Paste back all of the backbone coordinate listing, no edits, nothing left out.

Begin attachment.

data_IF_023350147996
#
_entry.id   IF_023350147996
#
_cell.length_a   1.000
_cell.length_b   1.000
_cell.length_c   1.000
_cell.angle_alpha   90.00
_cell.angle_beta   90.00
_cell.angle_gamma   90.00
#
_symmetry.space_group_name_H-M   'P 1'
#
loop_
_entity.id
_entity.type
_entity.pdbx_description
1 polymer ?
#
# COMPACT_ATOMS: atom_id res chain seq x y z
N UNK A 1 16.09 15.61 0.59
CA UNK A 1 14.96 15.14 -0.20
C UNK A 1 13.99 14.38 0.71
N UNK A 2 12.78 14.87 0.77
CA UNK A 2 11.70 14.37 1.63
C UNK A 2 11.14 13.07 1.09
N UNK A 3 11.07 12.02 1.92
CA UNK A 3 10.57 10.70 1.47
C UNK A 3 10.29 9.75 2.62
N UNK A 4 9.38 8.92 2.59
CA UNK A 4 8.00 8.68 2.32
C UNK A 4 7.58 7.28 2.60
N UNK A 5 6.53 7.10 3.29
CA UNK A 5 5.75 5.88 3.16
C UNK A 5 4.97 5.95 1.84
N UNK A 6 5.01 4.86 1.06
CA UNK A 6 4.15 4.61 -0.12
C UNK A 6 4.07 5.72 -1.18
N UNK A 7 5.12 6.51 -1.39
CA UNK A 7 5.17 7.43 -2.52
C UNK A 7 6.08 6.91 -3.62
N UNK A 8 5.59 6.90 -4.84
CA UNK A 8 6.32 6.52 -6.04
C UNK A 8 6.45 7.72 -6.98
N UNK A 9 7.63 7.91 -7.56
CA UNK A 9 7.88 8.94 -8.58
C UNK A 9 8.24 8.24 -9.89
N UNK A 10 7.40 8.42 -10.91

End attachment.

data_IF_023350147996
#
_entry.id   IF_023350147996
#
_cell.length_a   1.000
_cell.length_b   1.000
_cell.length_c   1.000
_cell.angle_alpha   90.00
_cell.angle_beta   90.00
_cell.angle_gamma   90.00
#
_symmetry.space_group_name_H-M   'P 1'
#
loop_
_entity.id
_entity.type
_entity.pdbx_description
1 polymer ?
#
# COMPACT_ATOMS: atom_id res chain seq x y z
N UNK A 1 16.09 15.61 0.59
CA UNK A 1 14.96 15.14 -0.20
C UNK A 1 13.99 14.38 0.71
N UNK A 2 12.78 14.87 0.77
CA UNK A 2 11.70 14.37 1.63
C UNK A 2 11.14 13.07 1.09
N UNK A 3 11.07 12.02 1.92
CA UNK A 3 10.57 10.70 1.47
C UNK A 3 10.29 9.75 2.62
N UNK A 4 9.38 8.92 2.59
CA UNK A 4 8.00 8.68 2.32
C UNK A 4 7.58 7.28 2.60
N UNK A 5 6.53 7.10 3.29
CA UNK A 5 5.75 5.88 3.16
C UNK A 5 4.97 5.95 1.84
N UNK A 6 5.01 4.86 1.06
CA UNK A 6 4.15 4.61 -0.12
C UNK A 6 4.07 5.72 -1.18
N UNK A 7 5.12 6.51 -1.39
CA UNK A 7 5.17 7.43 -2.52
C UNK A 7 6.08 6.91 -3.62
N UNK A 8 5.59 6.90 -4.84
CA UNK A 8 6.32 6.52 -6.04
C UNK A 8 6.45 7.72 -6.98
N UNK A 9 7.63 7.91 -7.56
CA UNK A 9 7.88 8.94 -8.58
C UNK A 9 8.24 8.24 -9.89
N UNK A 10 7.40 8.42 -10.91